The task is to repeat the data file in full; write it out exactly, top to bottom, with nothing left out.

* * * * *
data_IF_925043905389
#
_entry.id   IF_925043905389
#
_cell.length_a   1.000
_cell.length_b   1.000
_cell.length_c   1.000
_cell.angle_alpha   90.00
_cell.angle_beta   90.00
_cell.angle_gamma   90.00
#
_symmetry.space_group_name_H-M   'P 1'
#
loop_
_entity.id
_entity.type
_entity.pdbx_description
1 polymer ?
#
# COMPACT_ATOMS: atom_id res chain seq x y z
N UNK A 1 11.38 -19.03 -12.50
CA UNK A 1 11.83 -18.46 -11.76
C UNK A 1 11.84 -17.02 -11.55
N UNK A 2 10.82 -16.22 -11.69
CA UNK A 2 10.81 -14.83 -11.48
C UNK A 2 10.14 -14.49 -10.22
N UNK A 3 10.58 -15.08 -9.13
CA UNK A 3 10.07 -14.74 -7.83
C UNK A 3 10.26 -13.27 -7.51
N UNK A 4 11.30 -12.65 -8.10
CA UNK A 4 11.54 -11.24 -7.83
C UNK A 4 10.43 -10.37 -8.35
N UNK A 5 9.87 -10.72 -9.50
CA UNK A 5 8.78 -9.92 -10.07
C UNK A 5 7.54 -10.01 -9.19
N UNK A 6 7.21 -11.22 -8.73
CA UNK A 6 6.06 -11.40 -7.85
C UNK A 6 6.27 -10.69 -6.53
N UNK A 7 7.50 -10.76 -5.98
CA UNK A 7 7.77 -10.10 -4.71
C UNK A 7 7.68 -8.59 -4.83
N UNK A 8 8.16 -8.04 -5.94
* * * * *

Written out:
data_IF_925043905389
#
_entry.id   IF_925043905389
#
_cell.length_a   1.000
_cell.length_b   1.000
_cell.length_c   1.000
_cell.angle_alpha   90.00
_cell.angle_beta   90.00
_cell.angle_gamma   90.00
#
_symmetry.space_group_name_H-M   'P 1'
#
loop_
_entity.id
_entity.type
_entity.pdbx_description
1 polymer ?
#
# COMPACT_ATOMS: atom_id res chain seq x y z
N UNK A 1 11.38 -19.03 -12.50
CA UNK A 1 11.83 -18.46 -11.76
C UNK A 1 11.84 -17.02 -11.55
N UNK A 2 10.82 -16.22 -11.69
CA UNK A 2 10.81 -14.83 -11.48
C UNK A 2 10.14 -14.49 -10.22
N UNK A 3 10.58 -15.08 -9.13
CA UNK A 3 10.07 -14.74 -7.83
C UNK A 3 10.26 -13.27 -7.51
N UNK A 4 11.30 -12.65 -8.10
CA UNK A 4 11.54 -11.24 -7.83
C UNK A 4 10.43 -10.37 -8.35
N UNK A 5 9.87 -10.72 -9.50
CA UNK A 5 8.78 -9.92 -10.07
C UNK A 5 7.54 -10.01 -9.19
N UNK A 6 7.21 -11.22 -8.73
CA UNK A 6 6.06 -11.40 -7.85
C UNK A 6 6.27 -10.69 -6.53
N UNK A 7 7.50 -10.76 -5.98
CA UNK A 7 7.77 -10.10 -4.71
C UNK A 7 7.68 -8.59 -4.83
N UNK A 8 8.16 -8.04 -5.94